When someone overuses their joints, it can lead to bursitis.


According to the United Kingdom’s National Health Service (NHS), some symptoms of bursitis include:

  • pain
  • tenderness around joint
  • reduced joint mobility
  • swelling and skin discoloration


Treatment options for non-infectious bursitis in the finger include:

  • resting the area
  • icing the area
  • taking OTC anti-inflammatory and pain relief medications
  • taping up the finger to reduce movement

Scleroderma means hard skin. It is an autoimmune condition that affects the skin and underlying connective tissue. It can also sometimes lead to multi-organ involvement.


When a person has this condition, they may notice their skin becoming stiff and swollen around the finger joints.

Some other symptoms of localized scleroderma include:

  • changes in skin color on the fingers
  • finger joint pain
  • taut and shiny skin where there is swelling
  • immobile fingers


There is currently no cure for scleroderma, but doctors can treat hardened skin and inflammation using corticosteroids.

Some swelling in the fingers is normal during pregnancy. However, if swelling occurs rapidly and with other symptoms, a person should contact a doctor immediately.

In the last trimester of pregnancy, some people experience preeclampsia. When this happens, blood pressure and swelling suddenly increase, which can be dangerous for both the parent and the fetus.


When a person has preeclampsia, they may experience:

  • swelling in the fingers, hands, and feet
  • a persistent headache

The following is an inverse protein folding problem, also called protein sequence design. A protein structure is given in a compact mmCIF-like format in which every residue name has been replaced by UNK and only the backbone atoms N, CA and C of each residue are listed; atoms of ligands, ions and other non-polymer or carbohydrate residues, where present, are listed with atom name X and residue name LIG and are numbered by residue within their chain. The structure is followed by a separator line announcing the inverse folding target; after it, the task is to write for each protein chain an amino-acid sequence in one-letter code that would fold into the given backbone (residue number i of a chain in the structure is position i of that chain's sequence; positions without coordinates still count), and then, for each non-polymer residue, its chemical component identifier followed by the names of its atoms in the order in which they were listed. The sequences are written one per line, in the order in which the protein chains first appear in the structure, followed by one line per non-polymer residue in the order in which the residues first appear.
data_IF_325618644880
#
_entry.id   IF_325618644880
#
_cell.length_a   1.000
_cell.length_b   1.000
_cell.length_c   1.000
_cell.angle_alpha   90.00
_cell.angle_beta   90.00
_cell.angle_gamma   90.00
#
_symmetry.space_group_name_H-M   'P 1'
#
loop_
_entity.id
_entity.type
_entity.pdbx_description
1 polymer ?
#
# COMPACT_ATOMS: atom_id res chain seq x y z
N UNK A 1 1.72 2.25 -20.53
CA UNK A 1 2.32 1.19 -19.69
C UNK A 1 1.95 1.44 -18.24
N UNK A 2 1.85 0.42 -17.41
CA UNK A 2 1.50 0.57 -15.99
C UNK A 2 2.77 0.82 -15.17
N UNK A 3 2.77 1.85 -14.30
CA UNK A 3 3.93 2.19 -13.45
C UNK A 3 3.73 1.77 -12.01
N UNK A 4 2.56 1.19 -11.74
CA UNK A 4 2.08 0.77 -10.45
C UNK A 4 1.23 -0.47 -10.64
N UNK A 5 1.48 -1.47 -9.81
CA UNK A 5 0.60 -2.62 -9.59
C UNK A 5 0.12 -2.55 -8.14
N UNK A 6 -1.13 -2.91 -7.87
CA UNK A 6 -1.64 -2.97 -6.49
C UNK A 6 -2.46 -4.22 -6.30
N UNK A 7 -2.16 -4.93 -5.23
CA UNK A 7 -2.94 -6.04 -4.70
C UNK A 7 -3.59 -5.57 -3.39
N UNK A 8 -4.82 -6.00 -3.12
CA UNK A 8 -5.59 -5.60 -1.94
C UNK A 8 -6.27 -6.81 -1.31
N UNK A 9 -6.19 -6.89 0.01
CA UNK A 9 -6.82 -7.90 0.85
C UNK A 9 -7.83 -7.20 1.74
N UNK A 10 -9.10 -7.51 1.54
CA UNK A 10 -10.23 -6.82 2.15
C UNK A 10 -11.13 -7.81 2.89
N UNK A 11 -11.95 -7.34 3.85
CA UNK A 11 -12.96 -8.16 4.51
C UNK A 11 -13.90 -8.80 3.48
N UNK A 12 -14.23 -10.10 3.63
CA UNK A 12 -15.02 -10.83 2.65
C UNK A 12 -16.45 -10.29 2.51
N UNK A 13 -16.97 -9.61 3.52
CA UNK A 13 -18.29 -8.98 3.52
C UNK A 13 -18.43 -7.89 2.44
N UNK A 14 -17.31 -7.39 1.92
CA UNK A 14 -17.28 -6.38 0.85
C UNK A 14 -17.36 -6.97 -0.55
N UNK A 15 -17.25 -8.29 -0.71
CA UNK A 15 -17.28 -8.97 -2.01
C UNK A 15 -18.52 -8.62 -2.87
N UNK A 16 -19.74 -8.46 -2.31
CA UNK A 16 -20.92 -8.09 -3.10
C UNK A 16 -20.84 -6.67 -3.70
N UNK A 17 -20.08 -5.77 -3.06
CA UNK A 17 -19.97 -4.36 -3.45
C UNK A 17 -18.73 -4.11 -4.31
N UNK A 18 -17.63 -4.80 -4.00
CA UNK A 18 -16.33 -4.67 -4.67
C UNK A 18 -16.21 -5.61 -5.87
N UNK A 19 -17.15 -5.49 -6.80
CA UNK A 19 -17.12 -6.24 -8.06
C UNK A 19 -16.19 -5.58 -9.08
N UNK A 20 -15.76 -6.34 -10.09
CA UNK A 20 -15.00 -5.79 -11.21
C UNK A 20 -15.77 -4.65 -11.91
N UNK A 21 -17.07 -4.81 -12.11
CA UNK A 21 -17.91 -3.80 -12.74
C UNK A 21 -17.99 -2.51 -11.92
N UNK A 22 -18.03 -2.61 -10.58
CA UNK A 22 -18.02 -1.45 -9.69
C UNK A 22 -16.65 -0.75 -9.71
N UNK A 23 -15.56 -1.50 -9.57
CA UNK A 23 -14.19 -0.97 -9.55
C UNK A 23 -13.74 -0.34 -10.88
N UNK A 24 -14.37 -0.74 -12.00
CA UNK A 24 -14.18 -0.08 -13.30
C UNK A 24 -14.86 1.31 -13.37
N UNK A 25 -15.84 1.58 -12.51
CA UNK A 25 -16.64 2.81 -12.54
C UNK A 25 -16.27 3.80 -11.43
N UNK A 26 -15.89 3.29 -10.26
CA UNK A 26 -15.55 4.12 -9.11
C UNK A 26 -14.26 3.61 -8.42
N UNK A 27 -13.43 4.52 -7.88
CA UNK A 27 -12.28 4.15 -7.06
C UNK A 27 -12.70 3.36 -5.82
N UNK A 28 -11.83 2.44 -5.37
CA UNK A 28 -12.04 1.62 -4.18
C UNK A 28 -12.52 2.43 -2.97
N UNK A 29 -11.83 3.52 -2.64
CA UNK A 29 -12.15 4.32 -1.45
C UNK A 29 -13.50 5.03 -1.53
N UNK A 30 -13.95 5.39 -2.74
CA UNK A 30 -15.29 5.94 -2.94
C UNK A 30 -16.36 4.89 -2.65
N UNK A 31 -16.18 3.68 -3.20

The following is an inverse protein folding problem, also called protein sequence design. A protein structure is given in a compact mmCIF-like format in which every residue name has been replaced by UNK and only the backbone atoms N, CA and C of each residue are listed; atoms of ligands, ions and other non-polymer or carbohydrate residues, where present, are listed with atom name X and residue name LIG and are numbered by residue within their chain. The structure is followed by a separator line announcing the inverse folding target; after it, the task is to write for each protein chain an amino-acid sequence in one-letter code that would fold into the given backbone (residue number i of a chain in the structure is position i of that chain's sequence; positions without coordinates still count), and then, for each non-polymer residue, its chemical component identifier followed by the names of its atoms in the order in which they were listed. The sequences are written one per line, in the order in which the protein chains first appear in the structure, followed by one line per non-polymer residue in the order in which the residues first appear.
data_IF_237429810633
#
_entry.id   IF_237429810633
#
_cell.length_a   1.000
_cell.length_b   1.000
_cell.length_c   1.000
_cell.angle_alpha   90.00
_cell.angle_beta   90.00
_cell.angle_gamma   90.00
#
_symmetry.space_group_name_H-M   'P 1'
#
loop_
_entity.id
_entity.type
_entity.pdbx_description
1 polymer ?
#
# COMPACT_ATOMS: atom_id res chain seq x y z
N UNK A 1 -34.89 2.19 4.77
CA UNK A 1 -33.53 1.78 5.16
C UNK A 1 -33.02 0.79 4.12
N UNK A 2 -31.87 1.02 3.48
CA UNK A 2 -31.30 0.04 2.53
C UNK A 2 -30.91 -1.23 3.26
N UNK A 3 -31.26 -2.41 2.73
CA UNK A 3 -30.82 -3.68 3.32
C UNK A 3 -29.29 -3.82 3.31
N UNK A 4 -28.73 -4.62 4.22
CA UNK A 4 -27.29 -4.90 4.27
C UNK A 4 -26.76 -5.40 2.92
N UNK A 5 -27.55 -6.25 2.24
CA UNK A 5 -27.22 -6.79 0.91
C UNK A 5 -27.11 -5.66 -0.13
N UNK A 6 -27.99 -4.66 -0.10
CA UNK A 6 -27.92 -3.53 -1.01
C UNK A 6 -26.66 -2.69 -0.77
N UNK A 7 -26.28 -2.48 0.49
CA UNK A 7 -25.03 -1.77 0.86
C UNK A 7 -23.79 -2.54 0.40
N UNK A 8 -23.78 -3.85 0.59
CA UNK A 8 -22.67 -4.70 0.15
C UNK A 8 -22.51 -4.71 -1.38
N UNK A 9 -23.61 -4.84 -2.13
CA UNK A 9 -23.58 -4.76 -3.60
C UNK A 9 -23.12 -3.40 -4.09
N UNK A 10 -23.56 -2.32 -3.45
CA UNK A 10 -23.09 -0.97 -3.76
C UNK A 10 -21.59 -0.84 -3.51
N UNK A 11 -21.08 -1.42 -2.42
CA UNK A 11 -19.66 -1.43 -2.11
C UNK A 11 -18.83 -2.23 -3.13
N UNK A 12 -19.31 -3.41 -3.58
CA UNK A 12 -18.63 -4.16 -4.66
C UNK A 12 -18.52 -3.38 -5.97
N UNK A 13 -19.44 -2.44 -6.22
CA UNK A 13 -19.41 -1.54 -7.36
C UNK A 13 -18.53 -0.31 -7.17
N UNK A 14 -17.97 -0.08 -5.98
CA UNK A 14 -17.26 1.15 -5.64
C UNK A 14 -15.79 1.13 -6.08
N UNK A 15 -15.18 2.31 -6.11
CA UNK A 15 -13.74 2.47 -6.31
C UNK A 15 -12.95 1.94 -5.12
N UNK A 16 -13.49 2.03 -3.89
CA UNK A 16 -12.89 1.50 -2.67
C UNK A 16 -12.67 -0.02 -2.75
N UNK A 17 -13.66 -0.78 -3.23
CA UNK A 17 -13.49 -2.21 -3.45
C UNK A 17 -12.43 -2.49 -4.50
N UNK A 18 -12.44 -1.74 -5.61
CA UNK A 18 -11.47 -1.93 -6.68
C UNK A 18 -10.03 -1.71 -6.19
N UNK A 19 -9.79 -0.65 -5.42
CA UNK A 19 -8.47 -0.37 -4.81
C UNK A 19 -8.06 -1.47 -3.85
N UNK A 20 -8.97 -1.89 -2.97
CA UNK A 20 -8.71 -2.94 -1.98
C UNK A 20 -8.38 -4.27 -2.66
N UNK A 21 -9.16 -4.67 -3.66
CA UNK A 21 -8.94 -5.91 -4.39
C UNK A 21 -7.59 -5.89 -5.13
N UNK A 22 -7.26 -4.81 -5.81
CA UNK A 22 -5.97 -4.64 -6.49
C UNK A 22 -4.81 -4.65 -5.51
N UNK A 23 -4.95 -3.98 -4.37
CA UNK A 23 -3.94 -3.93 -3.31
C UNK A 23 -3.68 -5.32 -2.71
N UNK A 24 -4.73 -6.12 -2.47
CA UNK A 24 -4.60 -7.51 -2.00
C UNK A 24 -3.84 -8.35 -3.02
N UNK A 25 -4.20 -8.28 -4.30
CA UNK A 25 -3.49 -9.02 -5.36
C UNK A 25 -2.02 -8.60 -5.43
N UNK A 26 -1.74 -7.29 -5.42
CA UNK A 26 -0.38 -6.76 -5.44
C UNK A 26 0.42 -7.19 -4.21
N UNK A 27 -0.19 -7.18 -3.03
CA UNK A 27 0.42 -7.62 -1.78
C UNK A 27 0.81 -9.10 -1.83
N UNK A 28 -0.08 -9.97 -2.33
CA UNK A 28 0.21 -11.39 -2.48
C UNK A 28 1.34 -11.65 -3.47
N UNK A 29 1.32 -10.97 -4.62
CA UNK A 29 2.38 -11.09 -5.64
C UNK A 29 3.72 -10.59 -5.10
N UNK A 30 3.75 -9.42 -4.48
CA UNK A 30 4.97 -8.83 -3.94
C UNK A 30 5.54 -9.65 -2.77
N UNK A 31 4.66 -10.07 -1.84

• blurry vision
  • difficulty breathing

Learn more about preeclampsia.


When preeclampsia is mild, a doctor usually watches the person closely until they give birth. During this time, the doctor may test their blood and urine and monitor the fetus with an ultrasound.

In severe cases of preeclampsia, the individual may receive IV medication to control their blood pressure and prevent seizures.

People typically experience pain and swelling in the fingers after a sprain or injury. If the swelling does not show any signs of reducing after a few days, a person should contact a doctor — especially if the area feels hot.

Sometimes, finger swelling may be a symptom of a more serious condition, such as preeclampsia or scleroderma. In these cases, a person usually experiences other symptoms, such as headaches and pale fingers, respectively.

Finger swelling has various causes. Injuries, physical activities, and environmental factors such as hot weather can all cause finger swelling. Some rare autoimmune conditions, such as localized scleroderma, can also present with finger joint swelling.

If a person is pregnant and their fingers swell rapidly, they should contact a doctor to rule out preeclampsia.